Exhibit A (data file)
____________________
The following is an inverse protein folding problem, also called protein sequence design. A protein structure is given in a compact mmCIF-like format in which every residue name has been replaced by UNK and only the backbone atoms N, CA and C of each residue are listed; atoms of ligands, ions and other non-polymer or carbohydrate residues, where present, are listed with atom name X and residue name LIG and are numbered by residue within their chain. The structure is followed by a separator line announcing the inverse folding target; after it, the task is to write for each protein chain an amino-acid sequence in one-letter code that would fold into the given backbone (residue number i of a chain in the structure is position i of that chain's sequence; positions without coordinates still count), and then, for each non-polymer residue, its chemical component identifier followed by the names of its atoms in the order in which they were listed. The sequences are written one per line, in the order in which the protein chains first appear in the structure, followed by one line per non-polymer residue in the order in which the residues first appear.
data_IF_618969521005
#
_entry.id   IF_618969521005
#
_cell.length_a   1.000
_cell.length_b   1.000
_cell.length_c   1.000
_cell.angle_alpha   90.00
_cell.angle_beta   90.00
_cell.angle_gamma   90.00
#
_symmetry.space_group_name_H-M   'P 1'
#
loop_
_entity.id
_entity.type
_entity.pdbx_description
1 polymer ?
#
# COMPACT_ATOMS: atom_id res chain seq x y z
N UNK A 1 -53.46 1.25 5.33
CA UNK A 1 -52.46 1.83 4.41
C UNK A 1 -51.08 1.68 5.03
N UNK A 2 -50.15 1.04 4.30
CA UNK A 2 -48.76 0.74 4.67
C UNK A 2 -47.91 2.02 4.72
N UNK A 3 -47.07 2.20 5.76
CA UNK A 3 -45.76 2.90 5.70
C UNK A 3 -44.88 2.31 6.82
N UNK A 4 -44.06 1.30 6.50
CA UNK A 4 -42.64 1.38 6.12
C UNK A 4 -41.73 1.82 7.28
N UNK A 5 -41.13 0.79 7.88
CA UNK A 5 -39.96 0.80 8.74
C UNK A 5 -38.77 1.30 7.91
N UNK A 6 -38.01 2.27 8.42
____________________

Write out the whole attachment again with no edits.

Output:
The following is an inverse protein folding problem, also called protein sequence design. A protein structure is given in a compact mmCIF-like format in which every residue name has been replaced by UNK and only the backbone atoms N, CA and C of each residue are listed; atoms of ligands, ions and other non-polymer or carbohydrate residues, where present, are listed with atom name X and residue name LIG and are numbered by residue within their chain. The structure is followed by a separator line announcing the inverse folding target; after it, the task is to write for each protein chain an amino-acid sequence in one-letter code that would fold into the given backbone (residue number i of a chain in the structure is position i of that chain's sequence; positions without coordinates still count), and then, for each non-polymer residue, its chemical component identifier followed by the names of its atoms in the order in which they were listed. The sequences are written one per line, in the order in which the protein chains first appear in the structure, followed by one line per non-polymer residue in the order in which the residues first appear.
data_IF_618969521005
#
_entry.id   IF_618969521005
#
_cell.length_a   1.000
_cell.length_b   1.000
_cell.length_c   1.000
_cell.angle_alpha   90.00
_cell.angle_beta   90.00
_cell.angle_gamma   90.00
#
_symmetry.space_group_name_H-M   'P 1'
#
loop_
_entity.id
_entity.type
_entity.pdbx_description
1 polymer ?
#
# COMPACT_ATOMS: atom_id res chain seq x y z
N UNK A 1 -53.46 1.25 5.33
CA UNK A 1 -52.46 1.83 4.41
C UNK A 1 -51.08 1.68 5.03
N UNK A 2 -50.15 1.04 4.30
CA UNK A 2 -48.76 0.74 4.67
C UNK A 2 -47.91 2.02 4.72
N UNK A 3 -47.07 2.20 5.76
CA UNK A 3 -45.76 2.90 5.70
C UNK A 3 -44.88 2.31 6.82
N UNK A 4 -44.06 1.30 6.50
CA UNK A 4 -42.64 1.38 6.12
C UNK A 4 -41.73 1.82 7.28
N UNK A 5 -41.13 0.79 7.88
CA UNK A 5 -39.96 0.80 8.74
C UNK A 5 -38.77 1.30 7.91
N UNK A 6 -38.01 2.27 8.42